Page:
I’m a big walker. Sadly since I moved to Sydney five years ago the decisive word in that sentence has become ‘big’, not walker. I’ve been walking (and cycling) a lot less than when I was a Londoner and so put on (let’s be honest here) a bit of weight. I have also developed type 2 diabetes.
I have accordingly become very interested in urban design and health, and particularly how some areas or types of places can tend to be, what’s been called ‘obesogenic’. That means by inhibiting walking - to work, to school, to the playground or beach, to the shops and services - they cause ill health. I am also interested in how places that enable or encourage walkability are not just healthy, but also wealthy and indeed wise.
Western Sydney, like many low density, sprawling parts of any city poorly served by public transport, has become the diabetes and obesity centre of Sydney. By contrast, the ‘compact city’ part of Sydney – within 10 kilometres of the central business district (CBD) – is well served by mass transit, is higher density, provides ample opportunities for walkability and has a healthier population. That population is also wealthier and has a much higher proportion of graduates.
I learn from the excellent research of Christopher Leinberger and an outfit called Smart Growth America that these outcomes are all linked. I also learn from this work that there is an increasing market premium for walkable urban places, or ‘WalkUPs’.
Leinberger says that such places, in all 30 of the largest US metropolitan areas he has reviewed, are for the first time in 60 years, "gaining market share over their drivable sub-urban competition—and showing substantially higher rental premiums". The premium for walkable urban office space is 90 per cent, retail 71 per cent, and for rented apartment blocks 66 per cent over drivable sub-urban products.
He thinks that we are seeing a paradigm shift in the market that may be reversing the previously dominant trend towards what he calls, "drivable sub-urban approach dominated real estate development". This is characterised by low densities, segregated but standardised real estate product types and have cars as the predominant transportation mode. Viz, sprawl.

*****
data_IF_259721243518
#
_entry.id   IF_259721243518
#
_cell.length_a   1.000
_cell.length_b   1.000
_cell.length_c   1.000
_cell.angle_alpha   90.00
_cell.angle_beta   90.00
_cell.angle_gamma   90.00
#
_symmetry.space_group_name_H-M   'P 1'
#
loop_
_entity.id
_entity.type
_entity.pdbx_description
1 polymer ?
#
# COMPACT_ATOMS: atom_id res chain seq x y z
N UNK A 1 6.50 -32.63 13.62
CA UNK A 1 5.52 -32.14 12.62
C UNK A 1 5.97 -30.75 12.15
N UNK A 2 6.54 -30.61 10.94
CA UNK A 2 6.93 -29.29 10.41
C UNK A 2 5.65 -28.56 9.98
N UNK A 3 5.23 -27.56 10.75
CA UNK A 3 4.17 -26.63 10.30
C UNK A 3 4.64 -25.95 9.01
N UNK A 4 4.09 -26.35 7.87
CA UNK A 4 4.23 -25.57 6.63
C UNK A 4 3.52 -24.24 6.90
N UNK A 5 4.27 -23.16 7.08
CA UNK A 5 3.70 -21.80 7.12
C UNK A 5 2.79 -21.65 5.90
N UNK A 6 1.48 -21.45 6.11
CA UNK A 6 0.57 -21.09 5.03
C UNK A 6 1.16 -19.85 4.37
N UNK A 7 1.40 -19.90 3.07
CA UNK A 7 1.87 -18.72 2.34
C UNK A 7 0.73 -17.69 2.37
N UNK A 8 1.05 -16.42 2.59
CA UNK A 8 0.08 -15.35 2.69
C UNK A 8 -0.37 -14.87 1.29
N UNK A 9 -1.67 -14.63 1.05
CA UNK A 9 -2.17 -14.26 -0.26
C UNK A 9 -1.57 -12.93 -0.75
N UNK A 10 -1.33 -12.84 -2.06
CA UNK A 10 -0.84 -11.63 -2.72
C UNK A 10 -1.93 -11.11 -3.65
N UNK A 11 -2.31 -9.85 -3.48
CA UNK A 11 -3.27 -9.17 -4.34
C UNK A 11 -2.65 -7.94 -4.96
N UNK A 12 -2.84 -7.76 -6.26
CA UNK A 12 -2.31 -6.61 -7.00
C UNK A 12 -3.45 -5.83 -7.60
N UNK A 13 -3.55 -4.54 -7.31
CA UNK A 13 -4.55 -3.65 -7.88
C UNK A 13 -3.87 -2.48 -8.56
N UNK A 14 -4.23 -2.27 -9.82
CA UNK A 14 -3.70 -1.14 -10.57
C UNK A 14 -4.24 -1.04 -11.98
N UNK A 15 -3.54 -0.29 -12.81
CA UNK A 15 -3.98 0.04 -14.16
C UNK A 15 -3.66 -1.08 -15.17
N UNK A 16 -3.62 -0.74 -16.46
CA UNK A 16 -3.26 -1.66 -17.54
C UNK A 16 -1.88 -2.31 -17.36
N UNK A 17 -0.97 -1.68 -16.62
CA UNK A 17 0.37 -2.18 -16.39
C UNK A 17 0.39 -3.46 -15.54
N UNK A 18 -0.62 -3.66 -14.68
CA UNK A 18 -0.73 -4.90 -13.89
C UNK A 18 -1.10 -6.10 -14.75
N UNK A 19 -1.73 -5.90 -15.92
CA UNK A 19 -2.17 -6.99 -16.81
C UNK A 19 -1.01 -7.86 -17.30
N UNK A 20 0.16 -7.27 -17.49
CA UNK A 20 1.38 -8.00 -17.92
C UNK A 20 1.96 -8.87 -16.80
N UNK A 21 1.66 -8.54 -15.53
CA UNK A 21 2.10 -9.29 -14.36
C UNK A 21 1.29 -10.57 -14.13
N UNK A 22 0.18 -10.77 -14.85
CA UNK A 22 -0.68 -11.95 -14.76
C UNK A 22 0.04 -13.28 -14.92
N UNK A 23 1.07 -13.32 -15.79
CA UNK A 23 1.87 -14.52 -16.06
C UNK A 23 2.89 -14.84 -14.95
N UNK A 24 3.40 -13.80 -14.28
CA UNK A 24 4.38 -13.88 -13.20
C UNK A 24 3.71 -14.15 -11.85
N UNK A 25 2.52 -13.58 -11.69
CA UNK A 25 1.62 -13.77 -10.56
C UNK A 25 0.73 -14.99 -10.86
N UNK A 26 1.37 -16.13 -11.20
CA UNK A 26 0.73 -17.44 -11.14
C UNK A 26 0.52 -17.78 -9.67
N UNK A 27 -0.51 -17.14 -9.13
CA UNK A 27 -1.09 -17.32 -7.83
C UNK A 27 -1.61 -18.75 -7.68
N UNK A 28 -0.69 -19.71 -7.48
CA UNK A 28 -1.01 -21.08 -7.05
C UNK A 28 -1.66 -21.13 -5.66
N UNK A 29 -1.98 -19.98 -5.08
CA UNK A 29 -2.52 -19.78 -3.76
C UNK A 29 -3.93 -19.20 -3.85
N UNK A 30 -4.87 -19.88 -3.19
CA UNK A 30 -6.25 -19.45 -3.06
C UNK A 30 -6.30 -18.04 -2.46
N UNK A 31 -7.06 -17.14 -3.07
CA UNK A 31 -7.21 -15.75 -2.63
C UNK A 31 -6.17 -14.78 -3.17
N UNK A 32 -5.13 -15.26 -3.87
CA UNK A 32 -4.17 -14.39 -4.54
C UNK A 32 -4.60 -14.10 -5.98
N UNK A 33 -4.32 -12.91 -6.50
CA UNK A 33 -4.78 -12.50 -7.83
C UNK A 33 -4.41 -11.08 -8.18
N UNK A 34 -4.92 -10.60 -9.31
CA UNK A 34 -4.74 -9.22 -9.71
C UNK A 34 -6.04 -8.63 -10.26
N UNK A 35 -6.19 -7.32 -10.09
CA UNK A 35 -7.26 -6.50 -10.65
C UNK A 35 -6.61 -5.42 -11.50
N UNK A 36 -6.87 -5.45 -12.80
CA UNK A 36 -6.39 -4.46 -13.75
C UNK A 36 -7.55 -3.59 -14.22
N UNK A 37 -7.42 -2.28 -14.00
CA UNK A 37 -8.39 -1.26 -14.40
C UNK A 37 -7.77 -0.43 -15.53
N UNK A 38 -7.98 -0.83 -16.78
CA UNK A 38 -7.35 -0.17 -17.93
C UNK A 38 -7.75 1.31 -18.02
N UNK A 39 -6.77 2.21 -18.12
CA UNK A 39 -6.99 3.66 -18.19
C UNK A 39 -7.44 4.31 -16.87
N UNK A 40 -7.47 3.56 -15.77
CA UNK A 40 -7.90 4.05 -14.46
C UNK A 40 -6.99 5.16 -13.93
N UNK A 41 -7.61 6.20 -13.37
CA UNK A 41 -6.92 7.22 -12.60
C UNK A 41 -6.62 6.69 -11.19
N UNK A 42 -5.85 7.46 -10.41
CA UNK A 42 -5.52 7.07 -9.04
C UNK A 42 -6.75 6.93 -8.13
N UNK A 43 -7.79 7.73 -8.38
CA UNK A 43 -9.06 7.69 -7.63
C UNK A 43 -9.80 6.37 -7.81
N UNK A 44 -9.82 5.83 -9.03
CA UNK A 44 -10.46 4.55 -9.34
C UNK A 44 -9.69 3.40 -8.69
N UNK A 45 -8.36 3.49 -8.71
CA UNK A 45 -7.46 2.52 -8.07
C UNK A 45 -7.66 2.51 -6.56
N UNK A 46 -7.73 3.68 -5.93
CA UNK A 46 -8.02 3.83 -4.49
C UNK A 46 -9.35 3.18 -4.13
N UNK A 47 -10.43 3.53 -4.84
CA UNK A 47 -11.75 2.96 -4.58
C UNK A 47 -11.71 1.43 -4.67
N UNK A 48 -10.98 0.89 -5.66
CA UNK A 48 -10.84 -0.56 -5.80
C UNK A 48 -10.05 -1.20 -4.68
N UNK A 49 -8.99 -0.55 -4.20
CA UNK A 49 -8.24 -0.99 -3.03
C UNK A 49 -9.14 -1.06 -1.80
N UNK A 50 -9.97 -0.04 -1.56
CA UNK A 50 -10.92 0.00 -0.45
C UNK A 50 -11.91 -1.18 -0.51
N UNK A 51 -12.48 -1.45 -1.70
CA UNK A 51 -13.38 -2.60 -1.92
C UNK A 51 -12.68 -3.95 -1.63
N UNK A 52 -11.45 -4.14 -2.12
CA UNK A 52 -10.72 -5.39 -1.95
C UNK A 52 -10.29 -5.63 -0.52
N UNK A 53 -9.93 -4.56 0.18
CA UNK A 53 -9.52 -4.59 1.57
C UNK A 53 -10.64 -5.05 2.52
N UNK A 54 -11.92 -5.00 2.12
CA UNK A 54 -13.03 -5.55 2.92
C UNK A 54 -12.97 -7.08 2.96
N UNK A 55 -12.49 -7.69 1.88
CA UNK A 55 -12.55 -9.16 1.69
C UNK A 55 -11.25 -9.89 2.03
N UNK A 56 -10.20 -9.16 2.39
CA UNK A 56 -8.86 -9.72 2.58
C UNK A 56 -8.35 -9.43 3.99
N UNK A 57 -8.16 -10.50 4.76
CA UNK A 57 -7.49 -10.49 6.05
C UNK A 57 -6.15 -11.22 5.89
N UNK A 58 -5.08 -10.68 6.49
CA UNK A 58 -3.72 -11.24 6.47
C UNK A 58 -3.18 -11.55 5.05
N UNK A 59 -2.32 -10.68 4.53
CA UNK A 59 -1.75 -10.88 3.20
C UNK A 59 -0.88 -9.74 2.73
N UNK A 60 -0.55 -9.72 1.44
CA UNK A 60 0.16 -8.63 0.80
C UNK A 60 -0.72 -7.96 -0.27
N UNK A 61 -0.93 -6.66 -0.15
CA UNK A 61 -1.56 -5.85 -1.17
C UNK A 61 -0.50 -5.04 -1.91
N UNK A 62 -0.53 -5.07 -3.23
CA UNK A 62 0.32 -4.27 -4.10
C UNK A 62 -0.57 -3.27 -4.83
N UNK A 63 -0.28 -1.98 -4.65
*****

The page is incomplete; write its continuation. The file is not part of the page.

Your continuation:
By contrast, walkable urban development includes: higher densities, mixed use real estate products, and multiple transportation options, such as bus, rail, bicycle, and pedestrian friendly sidewalks, as well as motor vehicles, that connect to the greater metropolitan area. Urbanists everywhere will be unsurprised that this form of development (and location) is the hottest in the market, but delighted that someone has done some serious and big research to prove the point.
A question of access
So far, so good. What about the ‘density’ and walkable cities discussion, which few mention but which matters a great deal to the inclusivity of our cities? That is what you might call inequitable access to the benefits of density. This is the Western Sydney dilemma on the one hand and the problem of gentrification on the other, where the less well off can be disadvantaged by where they live now – increasingly in the sprawl city – or through being displaced from the compact city by higher costs.
Leinberger has some positive findings to add to this crucial issue. He finds that while metropolitan areas with the highest levels of walkable urbanism are also the most educated and wealthy, they are also, "surprisingly, the most socially equitable".
How so? Leinberger says the reason for this is that, overall, low transportation costs and better access to employment in WalkUPs, "offset the higher costs of housing". I am sure there is something to this, especially where housing rent levels are suppressed through regulation, as epitomised in the significant social housing stock at the heart of London.
However, he adds, reflecting no doubt the fact that housing costs continue to rise in our increasingly in-demand WalkUPs and that governments in the UK in particular are less willing to subsidise social housing provision in high cost areas, that, "this finding underscores the need for continued, and aggressive, development of attainable housing solutions". I’d say.
I share the hope of many that the new London Mayor is able to make progress on this most crucial policy front; otherwise inequity of access to the benefits of density and walkability will persist or worsen, and the bonus of living in the compact city will increasingly go to those who need it least.
Tim Williams is chief executive officer of Australia-based independent think tank, The Committee for Sydney. He was previously special adviser to a number of cabinet ministers in the Department for Communities and Local Government.